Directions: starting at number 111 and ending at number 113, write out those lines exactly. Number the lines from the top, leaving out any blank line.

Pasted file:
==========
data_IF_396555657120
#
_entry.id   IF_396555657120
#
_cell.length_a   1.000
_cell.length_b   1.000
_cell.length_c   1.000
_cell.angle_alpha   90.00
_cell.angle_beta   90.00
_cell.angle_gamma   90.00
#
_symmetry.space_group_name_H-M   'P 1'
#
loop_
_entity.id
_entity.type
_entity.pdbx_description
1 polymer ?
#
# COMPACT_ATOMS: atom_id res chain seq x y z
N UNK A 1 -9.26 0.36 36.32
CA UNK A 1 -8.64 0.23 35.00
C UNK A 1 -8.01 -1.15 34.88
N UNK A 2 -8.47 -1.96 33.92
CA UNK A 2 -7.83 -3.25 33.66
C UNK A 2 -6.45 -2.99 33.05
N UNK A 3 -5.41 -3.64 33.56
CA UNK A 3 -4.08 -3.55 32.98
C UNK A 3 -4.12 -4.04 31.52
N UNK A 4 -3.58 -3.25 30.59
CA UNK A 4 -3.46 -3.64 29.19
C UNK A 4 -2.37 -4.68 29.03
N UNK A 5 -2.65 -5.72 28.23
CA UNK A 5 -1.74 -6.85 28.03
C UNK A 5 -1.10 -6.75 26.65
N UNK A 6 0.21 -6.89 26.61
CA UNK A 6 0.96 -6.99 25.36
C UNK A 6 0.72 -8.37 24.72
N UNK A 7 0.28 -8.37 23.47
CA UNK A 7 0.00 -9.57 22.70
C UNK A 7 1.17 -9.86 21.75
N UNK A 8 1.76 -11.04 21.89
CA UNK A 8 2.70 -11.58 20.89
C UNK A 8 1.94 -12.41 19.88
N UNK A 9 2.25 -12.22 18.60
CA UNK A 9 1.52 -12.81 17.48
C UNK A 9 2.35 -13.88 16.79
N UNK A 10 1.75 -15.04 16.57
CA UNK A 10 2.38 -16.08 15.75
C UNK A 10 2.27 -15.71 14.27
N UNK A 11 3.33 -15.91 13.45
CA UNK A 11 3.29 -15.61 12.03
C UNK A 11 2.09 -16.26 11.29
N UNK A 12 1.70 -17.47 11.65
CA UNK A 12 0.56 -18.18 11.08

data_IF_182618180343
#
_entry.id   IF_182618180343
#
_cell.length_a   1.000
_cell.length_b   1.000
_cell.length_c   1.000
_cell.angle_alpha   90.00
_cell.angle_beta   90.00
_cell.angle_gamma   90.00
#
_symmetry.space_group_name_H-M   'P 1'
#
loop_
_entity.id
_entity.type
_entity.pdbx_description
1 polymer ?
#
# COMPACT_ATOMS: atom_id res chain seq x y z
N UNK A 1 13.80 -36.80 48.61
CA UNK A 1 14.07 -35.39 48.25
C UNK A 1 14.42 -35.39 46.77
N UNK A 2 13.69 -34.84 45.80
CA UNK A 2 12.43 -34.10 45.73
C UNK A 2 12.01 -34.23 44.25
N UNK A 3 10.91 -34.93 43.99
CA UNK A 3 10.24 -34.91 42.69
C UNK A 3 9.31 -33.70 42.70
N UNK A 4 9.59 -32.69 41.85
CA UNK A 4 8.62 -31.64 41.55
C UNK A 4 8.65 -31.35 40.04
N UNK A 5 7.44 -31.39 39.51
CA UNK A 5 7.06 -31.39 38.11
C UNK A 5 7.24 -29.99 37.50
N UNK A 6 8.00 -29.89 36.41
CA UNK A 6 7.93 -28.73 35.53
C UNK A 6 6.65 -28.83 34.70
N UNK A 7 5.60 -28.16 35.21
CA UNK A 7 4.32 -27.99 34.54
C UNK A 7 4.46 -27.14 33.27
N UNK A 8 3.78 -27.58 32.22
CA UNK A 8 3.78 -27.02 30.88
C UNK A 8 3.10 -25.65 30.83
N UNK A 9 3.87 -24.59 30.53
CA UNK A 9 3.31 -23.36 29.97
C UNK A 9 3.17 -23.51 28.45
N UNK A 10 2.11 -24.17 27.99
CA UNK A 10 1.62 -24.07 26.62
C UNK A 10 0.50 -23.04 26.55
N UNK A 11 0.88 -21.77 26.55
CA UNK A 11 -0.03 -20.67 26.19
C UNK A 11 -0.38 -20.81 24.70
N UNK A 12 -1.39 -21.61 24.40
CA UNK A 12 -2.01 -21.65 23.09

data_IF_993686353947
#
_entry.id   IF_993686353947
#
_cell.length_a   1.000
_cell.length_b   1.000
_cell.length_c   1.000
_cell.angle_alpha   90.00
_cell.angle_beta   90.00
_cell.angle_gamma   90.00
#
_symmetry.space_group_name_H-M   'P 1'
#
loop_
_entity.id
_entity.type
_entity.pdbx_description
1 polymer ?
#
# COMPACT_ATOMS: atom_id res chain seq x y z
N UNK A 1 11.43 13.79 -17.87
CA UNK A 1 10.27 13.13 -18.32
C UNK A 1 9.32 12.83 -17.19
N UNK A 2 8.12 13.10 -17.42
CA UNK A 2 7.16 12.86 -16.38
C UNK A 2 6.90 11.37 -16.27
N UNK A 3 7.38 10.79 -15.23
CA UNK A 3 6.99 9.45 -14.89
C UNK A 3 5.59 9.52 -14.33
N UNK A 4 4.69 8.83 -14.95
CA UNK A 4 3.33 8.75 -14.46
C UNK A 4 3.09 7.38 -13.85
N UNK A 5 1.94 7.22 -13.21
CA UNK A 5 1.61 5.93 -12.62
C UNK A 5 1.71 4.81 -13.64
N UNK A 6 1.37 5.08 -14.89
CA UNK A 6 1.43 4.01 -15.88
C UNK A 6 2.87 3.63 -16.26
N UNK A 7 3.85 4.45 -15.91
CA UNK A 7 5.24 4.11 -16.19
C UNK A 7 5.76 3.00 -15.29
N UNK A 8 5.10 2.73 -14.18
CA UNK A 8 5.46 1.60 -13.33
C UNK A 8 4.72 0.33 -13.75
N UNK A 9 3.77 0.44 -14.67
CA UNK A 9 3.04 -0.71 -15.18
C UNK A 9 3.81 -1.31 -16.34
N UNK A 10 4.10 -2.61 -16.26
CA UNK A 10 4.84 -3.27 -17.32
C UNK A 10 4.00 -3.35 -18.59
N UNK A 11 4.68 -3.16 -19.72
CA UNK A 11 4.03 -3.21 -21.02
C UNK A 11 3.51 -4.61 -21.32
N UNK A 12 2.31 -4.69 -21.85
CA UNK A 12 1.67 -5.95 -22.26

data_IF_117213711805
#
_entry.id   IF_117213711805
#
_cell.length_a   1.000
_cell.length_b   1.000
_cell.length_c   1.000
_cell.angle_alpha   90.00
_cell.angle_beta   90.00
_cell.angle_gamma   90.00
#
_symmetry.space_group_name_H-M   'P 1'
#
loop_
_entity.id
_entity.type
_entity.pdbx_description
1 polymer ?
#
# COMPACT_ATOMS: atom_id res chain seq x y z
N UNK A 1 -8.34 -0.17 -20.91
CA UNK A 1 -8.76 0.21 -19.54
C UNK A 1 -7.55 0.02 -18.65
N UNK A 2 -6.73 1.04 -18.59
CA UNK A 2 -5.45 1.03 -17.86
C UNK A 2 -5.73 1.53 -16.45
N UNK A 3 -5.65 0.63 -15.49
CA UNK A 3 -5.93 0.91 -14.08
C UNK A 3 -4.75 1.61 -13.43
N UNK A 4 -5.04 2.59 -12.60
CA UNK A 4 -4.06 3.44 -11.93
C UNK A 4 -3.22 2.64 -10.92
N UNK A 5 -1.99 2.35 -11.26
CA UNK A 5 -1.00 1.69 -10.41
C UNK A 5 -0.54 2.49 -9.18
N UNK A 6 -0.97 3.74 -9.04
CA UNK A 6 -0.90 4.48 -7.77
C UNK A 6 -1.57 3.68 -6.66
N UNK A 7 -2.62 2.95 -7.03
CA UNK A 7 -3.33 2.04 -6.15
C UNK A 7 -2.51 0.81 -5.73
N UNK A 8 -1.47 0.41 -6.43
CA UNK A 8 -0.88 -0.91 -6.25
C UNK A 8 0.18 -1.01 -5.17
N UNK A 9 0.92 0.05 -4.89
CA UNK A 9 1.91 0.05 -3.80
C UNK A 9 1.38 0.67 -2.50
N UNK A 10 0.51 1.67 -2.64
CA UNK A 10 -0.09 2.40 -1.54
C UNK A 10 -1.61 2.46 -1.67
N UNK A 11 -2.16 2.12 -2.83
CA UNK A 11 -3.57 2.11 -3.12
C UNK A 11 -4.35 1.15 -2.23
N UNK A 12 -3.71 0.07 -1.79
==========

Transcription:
data_IF_993686353947
#
_entry.id   IF_993686353947